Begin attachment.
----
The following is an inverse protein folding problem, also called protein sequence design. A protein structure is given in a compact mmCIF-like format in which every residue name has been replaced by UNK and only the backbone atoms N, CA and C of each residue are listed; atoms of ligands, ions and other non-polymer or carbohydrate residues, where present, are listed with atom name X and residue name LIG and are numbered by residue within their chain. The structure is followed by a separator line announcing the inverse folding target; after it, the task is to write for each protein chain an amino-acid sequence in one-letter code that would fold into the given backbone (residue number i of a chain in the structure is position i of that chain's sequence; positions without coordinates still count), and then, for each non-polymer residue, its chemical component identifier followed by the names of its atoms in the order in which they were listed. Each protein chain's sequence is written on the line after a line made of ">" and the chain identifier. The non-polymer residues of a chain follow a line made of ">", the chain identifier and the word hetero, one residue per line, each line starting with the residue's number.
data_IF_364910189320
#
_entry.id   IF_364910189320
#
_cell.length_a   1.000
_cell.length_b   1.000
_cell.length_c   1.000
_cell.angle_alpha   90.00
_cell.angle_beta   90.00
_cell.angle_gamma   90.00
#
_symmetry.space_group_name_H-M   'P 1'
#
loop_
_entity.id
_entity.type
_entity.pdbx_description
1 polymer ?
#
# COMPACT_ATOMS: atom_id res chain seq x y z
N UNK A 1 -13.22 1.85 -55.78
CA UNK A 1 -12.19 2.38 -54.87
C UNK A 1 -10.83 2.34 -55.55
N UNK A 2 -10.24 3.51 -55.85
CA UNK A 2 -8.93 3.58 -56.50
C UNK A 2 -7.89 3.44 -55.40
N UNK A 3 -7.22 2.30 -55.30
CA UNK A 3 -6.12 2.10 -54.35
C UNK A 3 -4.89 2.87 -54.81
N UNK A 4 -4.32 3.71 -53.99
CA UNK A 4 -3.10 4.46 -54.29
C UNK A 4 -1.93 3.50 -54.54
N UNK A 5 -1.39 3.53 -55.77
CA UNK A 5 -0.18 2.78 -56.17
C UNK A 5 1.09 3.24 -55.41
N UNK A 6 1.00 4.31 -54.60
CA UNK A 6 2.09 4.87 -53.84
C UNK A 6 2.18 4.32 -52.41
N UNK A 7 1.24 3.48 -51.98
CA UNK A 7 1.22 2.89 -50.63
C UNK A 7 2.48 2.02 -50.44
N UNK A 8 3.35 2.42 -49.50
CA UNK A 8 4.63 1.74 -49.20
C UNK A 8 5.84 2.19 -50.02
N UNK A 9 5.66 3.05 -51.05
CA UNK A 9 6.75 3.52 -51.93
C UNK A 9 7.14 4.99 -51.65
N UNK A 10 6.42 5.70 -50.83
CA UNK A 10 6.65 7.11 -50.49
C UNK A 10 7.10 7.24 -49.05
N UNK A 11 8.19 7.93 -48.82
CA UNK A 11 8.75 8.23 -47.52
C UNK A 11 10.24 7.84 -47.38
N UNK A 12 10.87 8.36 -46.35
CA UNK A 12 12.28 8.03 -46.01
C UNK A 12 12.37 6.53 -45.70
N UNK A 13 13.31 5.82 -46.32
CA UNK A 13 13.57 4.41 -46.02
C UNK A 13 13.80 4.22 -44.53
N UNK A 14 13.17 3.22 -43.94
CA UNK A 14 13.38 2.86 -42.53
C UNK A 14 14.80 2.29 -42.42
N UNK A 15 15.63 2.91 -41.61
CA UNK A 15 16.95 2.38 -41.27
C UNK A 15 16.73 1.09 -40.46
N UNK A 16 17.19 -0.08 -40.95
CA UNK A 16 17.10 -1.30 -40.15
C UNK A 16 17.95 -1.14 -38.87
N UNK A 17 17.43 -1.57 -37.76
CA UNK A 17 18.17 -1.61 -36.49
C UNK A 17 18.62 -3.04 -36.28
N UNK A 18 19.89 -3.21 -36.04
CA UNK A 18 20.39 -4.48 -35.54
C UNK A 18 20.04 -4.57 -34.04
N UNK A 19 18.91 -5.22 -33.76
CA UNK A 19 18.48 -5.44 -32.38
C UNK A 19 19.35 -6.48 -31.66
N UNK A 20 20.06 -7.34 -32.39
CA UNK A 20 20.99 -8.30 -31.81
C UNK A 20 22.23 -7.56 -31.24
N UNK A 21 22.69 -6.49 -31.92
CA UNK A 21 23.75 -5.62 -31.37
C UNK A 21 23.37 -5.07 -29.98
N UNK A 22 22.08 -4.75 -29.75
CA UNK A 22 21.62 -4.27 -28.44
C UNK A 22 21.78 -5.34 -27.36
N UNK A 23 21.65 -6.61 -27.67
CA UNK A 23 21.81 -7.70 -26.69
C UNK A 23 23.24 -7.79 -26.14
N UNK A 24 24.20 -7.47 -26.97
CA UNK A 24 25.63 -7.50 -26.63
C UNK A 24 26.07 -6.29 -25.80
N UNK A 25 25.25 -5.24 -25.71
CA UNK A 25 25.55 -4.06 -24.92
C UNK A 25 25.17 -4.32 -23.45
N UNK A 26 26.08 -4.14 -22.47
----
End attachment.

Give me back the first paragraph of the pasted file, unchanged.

The following is an inverse protein folding problem, also called protein sequence design. A protein structure is given in a compact mmCIF-like format in which every residue name has been replaced by UNK and only the backbone atoms N, CA and C of each residue are listed; atoms of ligands, ions and other non-polymer or carbohydrate residues, where present, are listed with atom name X and residue name LIG and are numbered by residue within their chain. The structure is followed by a separator line announcing the inverse folding target; after it, the task is to write for each protein chain an amino-acid sequence in one-letter code that would fold into the given backbone (residue number i of a chain in the structure is position i of that chain's sequence; positions without coordinates still count), and then, for each non-polymer residue, its chemical component identifier followed by the names of its atoms in the order in which they were listed. Each protein chain's sequence is written on the line after a line made of ">" and the chain identifier. The non-polymer residues of a chain follow a line made of ">", the chain identifier and the word hetero, one residue per line, each line starting with the residue's number.